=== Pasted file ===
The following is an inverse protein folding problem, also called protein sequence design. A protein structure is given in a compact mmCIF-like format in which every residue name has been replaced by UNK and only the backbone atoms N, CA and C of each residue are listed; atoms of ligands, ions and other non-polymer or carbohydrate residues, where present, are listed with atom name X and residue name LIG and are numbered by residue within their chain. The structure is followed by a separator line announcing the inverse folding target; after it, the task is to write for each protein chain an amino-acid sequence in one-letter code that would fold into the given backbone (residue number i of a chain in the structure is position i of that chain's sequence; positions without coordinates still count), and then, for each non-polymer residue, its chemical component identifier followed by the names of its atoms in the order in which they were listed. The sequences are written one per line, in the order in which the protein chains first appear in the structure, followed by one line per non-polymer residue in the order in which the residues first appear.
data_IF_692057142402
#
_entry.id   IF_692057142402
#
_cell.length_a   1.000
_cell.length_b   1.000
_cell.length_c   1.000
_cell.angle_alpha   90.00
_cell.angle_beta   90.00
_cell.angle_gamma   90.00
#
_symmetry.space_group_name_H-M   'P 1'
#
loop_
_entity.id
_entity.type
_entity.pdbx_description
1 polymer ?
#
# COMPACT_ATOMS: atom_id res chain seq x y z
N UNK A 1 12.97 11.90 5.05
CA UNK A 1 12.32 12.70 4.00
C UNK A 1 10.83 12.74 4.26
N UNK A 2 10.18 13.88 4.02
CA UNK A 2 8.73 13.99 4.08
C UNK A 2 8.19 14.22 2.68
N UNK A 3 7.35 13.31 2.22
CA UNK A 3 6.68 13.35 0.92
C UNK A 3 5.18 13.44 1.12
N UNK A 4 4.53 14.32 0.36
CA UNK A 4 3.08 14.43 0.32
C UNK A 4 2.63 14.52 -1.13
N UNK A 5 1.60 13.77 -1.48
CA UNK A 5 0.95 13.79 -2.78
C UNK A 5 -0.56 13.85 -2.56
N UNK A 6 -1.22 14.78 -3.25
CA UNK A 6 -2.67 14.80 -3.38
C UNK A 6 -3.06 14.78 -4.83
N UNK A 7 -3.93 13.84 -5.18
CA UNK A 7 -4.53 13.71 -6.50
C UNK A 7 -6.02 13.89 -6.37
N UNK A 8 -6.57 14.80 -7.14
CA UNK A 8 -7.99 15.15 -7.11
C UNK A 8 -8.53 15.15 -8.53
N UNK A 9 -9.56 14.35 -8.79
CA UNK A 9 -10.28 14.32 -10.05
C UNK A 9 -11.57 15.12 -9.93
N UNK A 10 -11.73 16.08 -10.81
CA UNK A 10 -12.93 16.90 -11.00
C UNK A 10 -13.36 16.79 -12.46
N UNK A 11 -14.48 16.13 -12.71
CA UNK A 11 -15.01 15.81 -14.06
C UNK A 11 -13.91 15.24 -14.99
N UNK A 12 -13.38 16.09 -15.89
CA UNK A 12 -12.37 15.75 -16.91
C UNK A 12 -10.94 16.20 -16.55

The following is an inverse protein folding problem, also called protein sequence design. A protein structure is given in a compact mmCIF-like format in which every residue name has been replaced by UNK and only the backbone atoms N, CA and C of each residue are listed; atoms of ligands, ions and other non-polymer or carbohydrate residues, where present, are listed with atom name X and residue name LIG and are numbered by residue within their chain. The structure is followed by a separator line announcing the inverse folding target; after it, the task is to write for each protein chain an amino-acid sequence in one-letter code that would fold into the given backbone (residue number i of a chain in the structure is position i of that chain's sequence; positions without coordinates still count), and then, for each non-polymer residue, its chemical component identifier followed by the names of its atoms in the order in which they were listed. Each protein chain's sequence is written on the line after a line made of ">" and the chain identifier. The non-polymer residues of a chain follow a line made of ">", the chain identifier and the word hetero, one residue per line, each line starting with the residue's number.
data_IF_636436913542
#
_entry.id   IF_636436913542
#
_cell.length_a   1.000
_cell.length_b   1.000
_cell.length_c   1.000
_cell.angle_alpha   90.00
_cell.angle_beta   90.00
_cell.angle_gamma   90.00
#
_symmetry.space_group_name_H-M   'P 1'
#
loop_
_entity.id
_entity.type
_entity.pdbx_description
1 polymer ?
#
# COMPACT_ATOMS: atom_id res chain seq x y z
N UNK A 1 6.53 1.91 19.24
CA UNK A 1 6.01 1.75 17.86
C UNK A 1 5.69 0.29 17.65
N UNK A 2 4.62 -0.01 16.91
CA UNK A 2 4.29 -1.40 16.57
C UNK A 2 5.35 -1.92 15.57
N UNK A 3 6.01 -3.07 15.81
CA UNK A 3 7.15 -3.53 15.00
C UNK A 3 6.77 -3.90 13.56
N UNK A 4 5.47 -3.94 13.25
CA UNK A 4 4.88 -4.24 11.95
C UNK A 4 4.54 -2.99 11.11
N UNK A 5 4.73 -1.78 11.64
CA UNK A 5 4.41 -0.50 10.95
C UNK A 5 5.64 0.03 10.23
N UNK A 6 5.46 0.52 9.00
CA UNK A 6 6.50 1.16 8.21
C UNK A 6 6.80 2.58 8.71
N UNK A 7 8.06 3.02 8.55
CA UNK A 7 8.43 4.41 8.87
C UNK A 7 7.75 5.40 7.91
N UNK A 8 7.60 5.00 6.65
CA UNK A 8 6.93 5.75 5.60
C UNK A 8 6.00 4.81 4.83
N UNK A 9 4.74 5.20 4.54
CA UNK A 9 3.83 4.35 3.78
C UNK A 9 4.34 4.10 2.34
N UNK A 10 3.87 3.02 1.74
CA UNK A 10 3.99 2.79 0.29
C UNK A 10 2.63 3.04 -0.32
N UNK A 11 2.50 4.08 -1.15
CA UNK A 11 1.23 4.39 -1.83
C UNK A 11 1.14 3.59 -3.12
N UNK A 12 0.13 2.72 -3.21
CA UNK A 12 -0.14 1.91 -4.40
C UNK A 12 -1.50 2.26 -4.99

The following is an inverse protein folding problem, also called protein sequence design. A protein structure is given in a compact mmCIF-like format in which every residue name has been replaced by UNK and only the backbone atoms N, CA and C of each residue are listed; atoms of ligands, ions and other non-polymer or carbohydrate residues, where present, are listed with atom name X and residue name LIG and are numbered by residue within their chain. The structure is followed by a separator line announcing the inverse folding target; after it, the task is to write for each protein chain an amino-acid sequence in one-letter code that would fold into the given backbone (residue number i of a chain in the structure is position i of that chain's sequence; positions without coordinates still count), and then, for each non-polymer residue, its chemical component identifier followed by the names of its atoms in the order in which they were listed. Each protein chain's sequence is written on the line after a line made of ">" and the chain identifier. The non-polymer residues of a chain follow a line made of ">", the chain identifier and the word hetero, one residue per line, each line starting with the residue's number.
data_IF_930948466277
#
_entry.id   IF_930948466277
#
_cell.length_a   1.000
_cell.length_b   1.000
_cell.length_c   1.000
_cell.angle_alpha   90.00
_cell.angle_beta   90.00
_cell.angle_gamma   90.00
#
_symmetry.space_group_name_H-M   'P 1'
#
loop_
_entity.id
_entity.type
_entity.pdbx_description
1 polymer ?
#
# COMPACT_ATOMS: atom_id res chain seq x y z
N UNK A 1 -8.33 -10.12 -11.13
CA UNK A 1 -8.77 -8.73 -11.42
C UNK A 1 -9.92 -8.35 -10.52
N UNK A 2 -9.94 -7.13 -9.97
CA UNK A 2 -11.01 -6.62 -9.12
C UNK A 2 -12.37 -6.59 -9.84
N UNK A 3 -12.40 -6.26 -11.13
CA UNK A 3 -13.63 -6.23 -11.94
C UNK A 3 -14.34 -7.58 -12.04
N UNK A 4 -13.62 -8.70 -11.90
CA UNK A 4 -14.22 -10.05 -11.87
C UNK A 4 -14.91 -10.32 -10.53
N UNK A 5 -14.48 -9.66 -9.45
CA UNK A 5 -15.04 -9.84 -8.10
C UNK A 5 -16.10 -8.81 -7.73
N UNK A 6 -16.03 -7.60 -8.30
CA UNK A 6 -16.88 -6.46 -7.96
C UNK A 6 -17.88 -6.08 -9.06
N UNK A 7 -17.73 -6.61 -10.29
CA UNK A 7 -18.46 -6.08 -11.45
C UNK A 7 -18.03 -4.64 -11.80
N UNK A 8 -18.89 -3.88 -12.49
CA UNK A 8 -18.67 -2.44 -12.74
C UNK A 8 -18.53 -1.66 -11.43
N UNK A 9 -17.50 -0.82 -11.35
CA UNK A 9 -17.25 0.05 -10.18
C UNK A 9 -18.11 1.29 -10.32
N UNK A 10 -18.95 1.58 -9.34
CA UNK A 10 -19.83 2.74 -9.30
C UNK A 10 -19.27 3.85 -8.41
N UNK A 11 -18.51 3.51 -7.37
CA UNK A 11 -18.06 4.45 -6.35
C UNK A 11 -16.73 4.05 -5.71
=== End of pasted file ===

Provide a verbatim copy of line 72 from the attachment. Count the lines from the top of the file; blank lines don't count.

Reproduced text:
loop_